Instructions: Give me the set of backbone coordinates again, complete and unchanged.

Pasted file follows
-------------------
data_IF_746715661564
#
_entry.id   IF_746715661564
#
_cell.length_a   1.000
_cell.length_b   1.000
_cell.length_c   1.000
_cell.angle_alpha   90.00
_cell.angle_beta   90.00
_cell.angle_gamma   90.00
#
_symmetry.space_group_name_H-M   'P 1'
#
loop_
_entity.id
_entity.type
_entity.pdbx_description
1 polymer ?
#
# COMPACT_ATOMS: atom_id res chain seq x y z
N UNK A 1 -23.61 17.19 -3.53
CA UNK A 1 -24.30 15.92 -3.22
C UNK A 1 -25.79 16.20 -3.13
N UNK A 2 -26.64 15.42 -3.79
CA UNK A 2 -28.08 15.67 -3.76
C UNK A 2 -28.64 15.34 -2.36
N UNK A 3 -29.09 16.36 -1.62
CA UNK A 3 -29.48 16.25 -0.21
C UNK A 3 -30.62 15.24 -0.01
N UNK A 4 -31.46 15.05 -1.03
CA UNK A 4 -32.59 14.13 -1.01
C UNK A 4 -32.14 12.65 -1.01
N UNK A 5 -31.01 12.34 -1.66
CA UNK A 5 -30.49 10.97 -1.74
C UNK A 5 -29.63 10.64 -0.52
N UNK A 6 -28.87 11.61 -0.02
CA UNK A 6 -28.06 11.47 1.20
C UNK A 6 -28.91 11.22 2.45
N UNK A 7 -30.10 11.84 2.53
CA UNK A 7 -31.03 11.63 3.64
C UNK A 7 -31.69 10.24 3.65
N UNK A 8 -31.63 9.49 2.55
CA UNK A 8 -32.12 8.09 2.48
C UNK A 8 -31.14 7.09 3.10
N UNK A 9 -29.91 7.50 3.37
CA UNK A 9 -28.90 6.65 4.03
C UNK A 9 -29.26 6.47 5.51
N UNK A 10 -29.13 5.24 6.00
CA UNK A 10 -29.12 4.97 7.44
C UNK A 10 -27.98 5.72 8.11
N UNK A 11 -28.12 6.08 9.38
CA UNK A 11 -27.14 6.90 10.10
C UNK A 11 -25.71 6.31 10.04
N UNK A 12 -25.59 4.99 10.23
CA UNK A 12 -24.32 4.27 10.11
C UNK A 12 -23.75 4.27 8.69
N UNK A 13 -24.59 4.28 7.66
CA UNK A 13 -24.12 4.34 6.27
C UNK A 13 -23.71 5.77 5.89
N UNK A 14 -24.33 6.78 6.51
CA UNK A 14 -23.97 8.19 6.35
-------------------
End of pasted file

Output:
data_IF_746715661564
#
_entry.id   IF_746715661564
#
_cell.length_a   1.000
_cell.length_b   1.000
_cell.length_c   1.000
_cell.angle_alpha   90.00
_cell.angle_beta   90.00
_cell.angle_gamma   90.00
#
_symmetry.space_group_name_H-M   'P 1'
#
loop_
_entity.id
_entity.type
_entity.pdbx_description
1 polymer ?
#
# COMPACT_ATOMS: atom_id res chain seq x y z
N UNK A 1 -23.61 17.19 -3.53
CA UNK A 1 -24.30 15.92 -3.22
C UNK A 1 -25.79 16.20 -3.13
N UNK A 2 -26.64 15.42 -3.79
CA UNK A 2 -28.08 15.67 -3.76
C UNK A 2 -28.64 15.34 -2.36
N UNK A 3 -29.09 16.36 -1.62
CA UNK A 3 -29.48 16.25 -0.21
C UNK A 3 -30.62 15.24 -0.01
N UNK A 4 -31.46 15.05 -1.03
CA UNK A 4 -32.59 14.13 -1.01
C UNK A 4 -32.14 12.65 -1.01
N UNK A 5 -31.01 12.34 -1.66
CA UNK A 5 -30.49 10.97 -1.74
C UNK A 5 -29.63 10.64 -0.52
N UNK A 6 -28.87 11.61 -0.02
CA UNK A 6 -28.06 11.47 1.20
C UNK A 6 -28.91 11.22 2.45
N UNK A 7 -30.10 11.84 2.53
CA UNK A 7 -31.03 11.63 3.64
C UNK A 7 -31.69 10.24 3.65
N UNK A 8 -31.63 9.49 2.55
CA UNK A 8 -32.12 8.09 2.48
C UNK A 8 -31.14 7.09 3.10
N UNK A 9 -29.91 7.50 3.37
CA UNK A 9 -28.90 6.65 4.03
C UNK A 9 -29.26 6.47 5.51
N UNK A 10 -29.13 5.24 6.00
CA UNK A 10 -29.12 4.97 7.44
C UNK A 10 -27.98 5.72 8.11
N UNK A 11 -28.12 6.08 9.38
CA UNK A 11 -27.14 6.90 10.10
C UNK A 11 -25.71 6.31 10.04
N UNK A 12 -25.59 4.99 10.23
CA UNK A 12 -24.32 4.27 10.11
C UNK A 12 -23.75 4.27 8.69
N UNK A 13 -24.59 4.28 7.66
CA UNK A 13 -24.12 4.34 6.27
C UNK A 13 -23.71 5.77 5.89
N UNK A 14 -24.33 6.78 6.51
CA UNK A 14 -23.97 8.19 6.35